Dutch Studies at the University of Amsterdam
The department of Dutch Studies has four research specializations:
- Dutch Linguistics
- Historical Dutch Literature
- Modern Dutch Literature
- Speech Communication, Argumentation Theory and Rhetoric
Studying Dutch at the UvA means taking an interest in language dynamics. Primary and secondary language acquisition play an important part in the processes of language change; how and why do language acquisition processes have an effect on this transformation? These are the main questions dealt with in both our research and education. The dynamics of the Dutch language become apparent from the variation we encounter inside language boundaries. Our research concerns itself with the types of patterns that can be discovered within this variation, and what these patterns reveal about human language capacity.
Historical Dutch Literature
At Historical Dutch Literature the onus is on texts which date from the Middle Ages and the Early Modern Period (1100-1800). Literature is explored in the broadest sense, and a special emphasis placed on the socio-historical embedding of texts and the function of literary elements. The approach is interdisciplinary and cultural-historical. The newest digital possibilities are hereby employed for performing large scale tests.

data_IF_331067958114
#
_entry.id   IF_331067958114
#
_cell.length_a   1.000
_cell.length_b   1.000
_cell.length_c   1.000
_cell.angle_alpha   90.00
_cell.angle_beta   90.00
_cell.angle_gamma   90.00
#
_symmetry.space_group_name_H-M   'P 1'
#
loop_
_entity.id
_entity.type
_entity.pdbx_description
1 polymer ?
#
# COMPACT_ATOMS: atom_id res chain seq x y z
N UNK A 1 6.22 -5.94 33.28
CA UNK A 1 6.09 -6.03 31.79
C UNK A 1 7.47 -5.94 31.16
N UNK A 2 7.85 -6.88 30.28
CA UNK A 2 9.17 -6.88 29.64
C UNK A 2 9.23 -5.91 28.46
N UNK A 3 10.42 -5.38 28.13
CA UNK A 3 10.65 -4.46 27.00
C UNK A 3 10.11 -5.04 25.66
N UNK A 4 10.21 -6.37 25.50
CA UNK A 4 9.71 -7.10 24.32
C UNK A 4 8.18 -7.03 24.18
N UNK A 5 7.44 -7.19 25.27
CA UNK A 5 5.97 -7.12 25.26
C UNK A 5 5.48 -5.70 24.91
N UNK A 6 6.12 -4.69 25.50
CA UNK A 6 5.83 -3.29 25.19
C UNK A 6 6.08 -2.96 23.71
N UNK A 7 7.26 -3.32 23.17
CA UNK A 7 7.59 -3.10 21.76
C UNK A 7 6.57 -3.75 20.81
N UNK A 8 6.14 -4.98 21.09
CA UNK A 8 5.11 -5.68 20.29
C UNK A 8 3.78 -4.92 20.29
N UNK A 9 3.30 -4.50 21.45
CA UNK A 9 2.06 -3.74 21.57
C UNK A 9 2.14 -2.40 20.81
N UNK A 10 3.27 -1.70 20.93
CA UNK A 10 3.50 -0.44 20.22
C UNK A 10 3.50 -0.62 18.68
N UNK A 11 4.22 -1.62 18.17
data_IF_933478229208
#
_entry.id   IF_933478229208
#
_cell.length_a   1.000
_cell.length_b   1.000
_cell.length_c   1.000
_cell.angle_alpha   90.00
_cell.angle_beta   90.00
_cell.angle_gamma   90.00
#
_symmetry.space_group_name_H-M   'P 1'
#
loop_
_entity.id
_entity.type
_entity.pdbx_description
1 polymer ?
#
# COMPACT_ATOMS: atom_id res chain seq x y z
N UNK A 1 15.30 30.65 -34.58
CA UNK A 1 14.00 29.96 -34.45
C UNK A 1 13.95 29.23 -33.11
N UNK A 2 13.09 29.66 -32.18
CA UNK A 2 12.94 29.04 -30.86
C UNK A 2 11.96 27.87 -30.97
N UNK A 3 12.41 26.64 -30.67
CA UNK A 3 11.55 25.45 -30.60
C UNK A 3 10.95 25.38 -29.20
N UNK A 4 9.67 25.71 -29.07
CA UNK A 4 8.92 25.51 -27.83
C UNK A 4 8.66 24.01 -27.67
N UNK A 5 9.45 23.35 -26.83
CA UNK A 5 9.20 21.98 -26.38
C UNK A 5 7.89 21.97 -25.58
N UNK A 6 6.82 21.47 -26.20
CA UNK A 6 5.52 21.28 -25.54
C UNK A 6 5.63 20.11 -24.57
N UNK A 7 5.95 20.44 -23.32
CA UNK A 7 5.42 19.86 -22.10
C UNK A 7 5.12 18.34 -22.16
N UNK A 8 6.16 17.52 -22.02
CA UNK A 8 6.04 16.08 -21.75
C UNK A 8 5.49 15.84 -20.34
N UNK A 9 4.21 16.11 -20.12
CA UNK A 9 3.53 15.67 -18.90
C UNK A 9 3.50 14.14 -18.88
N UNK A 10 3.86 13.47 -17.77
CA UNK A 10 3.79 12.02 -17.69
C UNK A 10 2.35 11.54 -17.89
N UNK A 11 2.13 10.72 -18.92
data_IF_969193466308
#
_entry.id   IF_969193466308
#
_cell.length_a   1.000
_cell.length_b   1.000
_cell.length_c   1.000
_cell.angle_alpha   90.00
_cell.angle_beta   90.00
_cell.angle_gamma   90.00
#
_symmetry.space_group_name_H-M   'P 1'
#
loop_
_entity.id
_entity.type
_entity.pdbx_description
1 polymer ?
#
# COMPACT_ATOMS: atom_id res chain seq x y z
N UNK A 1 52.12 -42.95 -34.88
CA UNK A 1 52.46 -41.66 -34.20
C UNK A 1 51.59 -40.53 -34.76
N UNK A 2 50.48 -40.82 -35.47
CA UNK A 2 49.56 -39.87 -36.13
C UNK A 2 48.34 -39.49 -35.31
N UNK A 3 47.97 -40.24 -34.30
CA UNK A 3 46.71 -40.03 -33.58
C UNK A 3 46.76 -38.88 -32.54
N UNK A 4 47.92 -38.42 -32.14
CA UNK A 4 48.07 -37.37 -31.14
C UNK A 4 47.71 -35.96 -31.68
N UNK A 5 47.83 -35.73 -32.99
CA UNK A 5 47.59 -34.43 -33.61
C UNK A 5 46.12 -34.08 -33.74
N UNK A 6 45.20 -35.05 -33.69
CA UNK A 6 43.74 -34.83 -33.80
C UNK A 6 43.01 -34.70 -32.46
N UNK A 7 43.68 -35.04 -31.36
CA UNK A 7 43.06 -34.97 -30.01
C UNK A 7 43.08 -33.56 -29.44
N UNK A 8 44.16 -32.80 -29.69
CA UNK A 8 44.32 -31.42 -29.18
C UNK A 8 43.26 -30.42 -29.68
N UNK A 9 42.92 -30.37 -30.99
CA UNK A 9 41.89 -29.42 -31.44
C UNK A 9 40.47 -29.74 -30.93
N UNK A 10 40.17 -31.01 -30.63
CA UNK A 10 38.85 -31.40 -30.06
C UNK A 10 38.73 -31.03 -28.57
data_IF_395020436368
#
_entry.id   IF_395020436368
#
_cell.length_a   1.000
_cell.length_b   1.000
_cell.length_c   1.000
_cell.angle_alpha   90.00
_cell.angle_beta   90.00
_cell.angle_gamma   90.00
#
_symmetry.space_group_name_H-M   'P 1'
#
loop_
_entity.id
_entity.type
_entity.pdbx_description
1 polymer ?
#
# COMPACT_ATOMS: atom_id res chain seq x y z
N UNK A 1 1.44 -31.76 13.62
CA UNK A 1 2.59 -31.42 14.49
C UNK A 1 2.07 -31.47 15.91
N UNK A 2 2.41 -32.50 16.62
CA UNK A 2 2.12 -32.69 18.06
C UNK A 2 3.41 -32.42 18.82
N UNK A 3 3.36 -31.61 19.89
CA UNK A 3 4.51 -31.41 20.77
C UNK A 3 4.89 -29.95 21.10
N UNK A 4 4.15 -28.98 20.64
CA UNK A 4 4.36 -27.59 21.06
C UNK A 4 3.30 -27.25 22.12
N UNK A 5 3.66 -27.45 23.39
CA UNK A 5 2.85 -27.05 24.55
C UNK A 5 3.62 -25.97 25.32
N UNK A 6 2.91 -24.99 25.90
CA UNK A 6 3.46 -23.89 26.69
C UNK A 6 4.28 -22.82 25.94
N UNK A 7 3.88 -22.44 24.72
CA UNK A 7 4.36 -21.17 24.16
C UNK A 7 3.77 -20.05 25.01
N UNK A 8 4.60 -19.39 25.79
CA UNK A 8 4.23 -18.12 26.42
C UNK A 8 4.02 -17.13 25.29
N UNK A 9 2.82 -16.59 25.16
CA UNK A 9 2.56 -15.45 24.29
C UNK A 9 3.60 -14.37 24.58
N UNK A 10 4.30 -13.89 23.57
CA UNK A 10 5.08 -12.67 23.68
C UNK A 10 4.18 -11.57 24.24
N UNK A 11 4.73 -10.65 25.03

Modern Dutch Literature
Literary texts are never solitary entities, mainly because context determines what we may or may not call ‘literature’ and because authors and texts are continuously connected to a broader society; whether it concerns Multatuli’s response to the exploitation of the Javanese or the postmodern novels of Charlotte Mutsaers. An interdisciplinary approach is needed to map out the different functions of literature. Philosophy, cultural sociology, political theory and media theory all play a vital role in our research and education.
Speech Communication, Argumentation Theory and Rhetoric
In the field of speech communication, research is done into the way people use language for different purposes. At the UvA the emphasis is placed on the exploration of argumentation, whereby the initial focus is on the manner in which the persuasion process occurs in practice. For example: how does a politician convince his electorate, or a doctor his patients? Also examined are the requirements that argumentation should meet in order to be deemed reasonable. An answer to these questions is provided by using theories about language use, persuasion, style and rules of discourse.